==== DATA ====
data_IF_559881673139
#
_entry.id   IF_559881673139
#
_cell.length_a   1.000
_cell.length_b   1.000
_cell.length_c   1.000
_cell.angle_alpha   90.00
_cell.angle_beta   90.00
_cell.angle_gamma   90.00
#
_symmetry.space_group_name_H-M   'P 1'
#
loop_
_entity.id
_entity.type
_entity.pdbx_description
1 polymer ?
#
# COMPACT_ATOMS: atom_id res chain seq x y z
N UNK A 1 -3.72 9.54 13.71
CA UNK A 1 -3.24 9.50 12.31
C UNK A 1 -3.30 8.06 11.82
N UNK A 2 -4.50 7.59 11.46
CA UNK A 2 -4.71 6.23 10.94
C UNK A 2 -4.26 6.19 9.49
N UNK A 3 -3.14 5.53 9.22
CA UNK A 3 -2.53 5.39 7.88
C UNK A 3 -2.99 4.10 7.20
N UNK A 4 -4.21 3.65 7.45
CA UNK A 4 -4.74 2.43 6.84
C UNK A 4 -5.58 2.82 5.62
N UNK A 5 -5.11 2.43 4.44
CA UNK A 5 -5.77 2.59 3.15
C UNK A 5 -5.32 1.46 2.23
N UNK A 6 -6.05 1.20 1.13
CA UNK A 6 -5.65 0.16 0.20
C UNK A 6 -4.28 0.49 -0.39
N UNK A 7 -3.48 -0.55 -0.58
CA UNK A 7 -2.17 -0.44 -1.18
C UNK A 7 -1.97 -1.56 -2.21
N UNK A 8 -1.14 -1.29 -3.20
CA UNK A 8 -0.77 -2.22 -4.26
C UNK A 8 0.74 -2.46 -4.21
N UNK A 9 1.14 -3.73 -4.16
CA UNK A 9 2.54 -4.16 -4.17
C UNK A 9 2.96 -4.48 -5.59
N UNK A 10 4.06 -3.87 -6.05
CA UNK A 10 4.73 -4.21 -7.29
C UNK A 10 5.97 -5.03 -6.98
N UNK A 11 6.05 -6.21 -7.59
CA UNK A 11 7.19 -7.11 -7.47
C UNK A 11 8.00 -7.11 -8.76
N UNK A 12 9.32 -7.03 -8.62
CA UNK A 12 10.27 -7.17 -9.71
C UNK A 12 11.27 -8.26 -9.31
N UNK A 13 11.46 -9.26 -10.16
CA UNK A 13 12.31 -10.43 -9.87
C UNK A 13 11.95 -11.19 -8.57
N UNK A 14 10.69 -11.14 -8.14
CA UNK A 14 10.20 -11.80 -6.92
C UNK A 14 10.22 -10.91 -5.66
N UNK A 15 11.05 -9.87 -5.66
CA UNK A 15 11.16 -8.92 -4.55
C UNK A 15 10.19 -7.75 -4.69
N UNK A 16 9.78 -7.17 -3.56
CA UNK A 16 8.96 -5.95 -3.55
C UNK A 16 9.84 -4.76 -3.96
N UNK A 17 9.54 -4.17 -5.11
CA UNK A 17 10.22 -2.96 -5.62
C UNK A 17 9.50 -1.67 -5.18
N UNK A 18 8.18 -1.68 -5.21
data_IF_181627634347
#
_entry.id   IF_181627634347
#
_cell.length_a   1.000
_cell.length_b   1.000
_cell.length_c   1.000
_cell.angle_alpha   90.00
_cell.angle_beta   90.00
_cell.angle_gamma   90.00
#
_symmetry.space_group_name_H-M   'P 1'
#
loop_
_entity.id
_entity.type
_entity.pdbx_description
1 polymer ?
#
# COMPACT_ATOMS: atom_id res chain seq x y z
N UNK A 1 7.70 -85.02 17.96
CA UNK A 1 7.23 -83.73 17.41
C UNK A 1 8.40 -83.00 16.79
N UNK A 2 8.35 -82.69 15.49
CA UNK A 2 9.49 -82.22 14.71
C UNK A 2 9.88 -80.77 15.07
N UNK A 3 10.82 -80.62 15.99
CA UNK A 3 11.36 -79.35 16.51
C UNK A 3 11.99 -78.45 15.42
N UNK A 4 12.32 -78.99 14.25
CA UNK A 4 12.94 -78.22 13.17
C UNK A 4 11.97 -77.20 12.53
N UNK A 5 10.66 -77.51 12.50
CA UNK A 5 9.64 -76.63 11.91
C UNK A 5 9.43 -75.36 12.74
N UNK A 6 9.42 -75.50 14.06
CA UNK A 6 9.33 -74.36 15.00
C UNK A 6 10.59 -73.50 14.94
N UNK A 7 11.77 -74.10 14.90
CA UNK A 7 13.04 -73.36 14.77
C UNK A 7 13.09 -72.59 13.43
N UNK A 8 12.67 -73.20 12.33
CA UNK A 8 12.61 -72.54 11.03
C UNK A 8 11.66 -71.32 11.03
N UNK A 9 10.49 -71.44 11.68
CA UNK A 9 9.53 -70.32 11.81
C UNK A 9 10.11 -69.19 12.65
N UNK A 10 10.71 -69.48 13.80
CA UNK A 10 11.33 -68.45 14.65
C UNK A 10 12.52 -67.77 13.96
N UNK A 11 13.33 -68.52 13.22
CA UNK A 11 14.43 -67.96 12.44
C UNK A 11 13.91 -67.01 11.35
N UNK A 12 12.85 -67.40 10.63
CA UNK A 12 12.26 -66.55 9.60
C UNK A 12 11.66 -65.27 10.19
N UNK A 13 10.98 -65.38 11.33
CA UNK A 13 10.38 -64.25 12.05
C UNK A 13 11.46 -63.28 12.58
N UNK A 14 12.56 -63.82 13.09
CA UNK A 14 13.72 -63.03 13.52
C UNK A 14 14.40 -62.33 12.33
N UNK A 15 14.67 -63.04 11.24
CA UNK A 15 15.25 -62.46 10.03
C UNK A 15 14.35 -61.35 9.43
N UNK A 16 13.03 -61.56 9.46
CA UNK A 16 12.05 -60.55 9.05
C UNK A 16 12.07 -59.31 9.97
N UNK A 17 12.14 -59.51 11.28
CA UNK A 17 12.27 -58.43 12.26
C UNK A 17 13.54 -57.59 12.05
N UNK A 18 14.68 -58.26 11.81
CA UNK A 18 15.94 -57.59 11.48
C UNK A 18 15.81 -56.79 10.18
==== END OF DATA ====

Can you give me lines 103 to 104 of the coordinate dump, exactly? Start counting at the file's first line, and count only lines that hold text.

CA UNK A 4 12.94 -78.22 13.17
C UNK A 4 11.97 -77.20 12.53